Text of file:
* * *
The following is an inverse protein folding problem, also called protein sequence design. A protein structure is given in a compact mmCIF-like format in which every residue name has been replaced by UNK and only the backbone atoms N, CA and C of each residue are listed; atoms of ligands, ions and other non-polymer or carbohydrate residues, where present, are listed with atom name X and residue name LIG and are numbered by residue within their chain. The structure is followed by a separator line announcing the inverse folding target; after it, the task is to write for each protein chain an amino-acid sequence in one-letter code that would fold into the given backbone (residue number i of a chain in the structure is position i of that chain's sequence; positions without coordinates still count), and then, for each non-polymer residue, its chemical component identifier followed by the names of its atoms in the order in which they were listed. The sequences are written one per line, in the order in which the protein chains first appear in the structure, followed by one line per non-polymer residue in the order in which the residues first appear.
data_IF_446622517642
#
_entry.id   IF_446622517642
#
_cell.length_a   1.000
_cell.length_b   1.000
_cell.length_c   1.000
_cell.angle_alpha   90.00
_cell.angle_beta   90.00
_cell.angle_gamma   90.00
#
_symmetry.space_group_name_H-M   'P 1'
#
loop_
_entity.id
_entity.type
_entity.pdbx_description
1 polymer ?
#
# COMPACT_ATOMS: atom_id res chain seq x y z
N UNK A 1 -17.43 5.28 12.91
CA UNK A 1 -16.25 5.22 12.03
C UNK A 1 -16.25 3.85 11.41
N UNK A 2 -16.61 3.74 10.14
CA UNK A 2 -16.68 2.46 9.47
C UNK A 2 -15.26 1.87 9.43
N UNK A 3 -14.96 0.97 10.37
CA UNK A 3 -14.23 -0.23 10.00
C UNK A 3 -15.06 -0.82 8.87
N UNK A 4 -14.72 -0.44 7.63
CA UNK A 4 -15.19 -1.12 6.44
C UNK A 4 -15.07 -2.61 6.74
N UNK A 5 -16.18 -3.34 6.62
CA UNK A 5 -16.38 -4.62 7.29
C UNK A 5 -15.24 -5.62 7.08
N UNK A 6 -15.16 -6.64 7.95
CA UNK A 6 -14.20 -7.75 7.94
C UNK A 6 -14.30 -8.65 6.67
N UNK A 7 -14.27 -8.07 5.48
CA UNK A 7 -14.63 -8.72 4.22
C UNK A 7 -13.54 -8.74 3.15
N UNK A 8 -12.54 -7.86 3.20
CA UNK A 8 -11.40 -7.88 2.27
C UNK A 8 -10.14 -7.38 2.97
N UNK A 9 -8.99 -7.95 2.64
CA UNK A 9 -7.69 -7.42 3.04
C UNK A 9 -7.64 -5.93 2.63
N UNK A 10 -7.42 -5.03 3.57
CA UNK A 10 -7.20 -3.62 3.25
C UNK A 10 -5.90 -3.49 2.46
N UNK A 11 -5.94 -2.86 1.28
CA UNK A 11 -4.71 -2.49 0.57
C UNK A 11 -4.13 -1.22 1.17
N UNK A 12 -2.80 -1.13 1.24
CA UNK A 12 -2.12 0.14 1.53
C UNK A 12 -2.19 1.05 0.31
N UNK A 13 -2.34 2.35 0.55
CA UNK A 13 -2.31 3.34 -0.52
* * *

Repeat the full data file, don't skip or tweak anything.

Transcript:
The following is an inverse protein folding problem, also called protein sequence design. A protein structure is given in a compact mmCIF-like format in which every residue name has been replaced by UNK and only the backbone atoms N, CA and C of each residue are listed; atoms of ligands, ions and other non-polymer or carbohydrate residues, where present, are listed with atom name X and residue name LIG and are numbered by residue within their chain. The structure is followed by a separator line announcing the inverse folding target; after it, the task is to write for each protein chain an amino-acid sequence in one-letter code that would fold into the given backbone (residue number i of a chain in the structure is position i of that chain's sequence; positions without coordinates still count), and then, for each non-polymer residue, its chemical component identifier followed by the names of its atoms in the order in which they were listed. The sequences are written one per line, in the order in which the protein chains first appear in the structure, followed by one line per non-polymer residue in the order in which the residues first appear.
data_IF_446622517642
#
_entry.id   IF_446622517642
#
_cell.length_a   1.000
_cell.length_b   1.000
_cell.length_c   1.000
_cell.angle_alpha   90.00
_cell.angle_beta   90.00
_cell.angle_gamma   90.00
#
_symmetry.space_group_name_H-M   'P 1'
#
loop_
_entity.id
_entity.type
_entity.pdbx_description
1 polymer ?
#
# COMPACT_ATOMS: atom_id res chain seq x y z
N UNK A 1 -17.43 5.28 12.91
CA UNK A 1 -16.25 5.22 12.03
C UNK A 1 -16.25 3.85 11.41
N UNK A 2 -16.61 3.74 10.14
CA UNK A 2 -16.68 2.46 9.47
C UNK A 2 -15.26 1.87 9.43
N UNK A 3 -14.96 0.97 10.37
CA UNK A 3 -14.23 -0.23 10.00
C UNK A 3 -15.06 -0.82 8.87
N UNK A 4 -14.72 -0.44 7.63
CA UNK A 4 -15.19 -1.12 6.44
C UNK A 4 -15.07 -2.61 6.74
N UNK A 5 -16.18 -3.34 6.62
CA UNK A 5 -16.38 -4.62 7.29
C UNK A 5 -15.24 -5.62 7.08
N UNK A 6 -15.16 -6.64 7.95
CA UNK A 6 -14.20 -7.75 7.94
C UNK A 6 -14.30 -8.65 6.67
N UNK A 7 -14.27 -8.07 5.48
CA UNK A 7 -14.63 -8.72 4.22
C UNK A 7 -13.54 -8.74 3.15
N UNK A 8 -12.54 -7.86 3.20
CA UNK A 8 -11.40 -7.88 2.27
C UNK A 8 -10.14 -7.38 2.97
N UNK A 9 -8.99 -7.95 2.64
CA UNK A 9 -7.69 -7.42 3.04
C UNK A 9 -7.64 -5.93 2.63
N UNK A 10 -7.42 -5.03 3.57
CA UNK A 10 -7.20 -3.62 3.25
C UNK A 10 -5.90 -3.49 2.46
N UNK A 11 -5.94 -2.86 1.28
CA UNK A 11 -4.71 -2.49 0.57
C UNK A 11 -4.13 -1.22 1.17
N UNK A 12 -2.80 -1.13 1.24
CA UNK A 12 -2.12 0.14 1.53
C UNK A 12 -2.19 1.05 0.31
N UNK A 13 -2.34 2.35 0.55
CA UNK A 13 -2.31 3.34 -0.52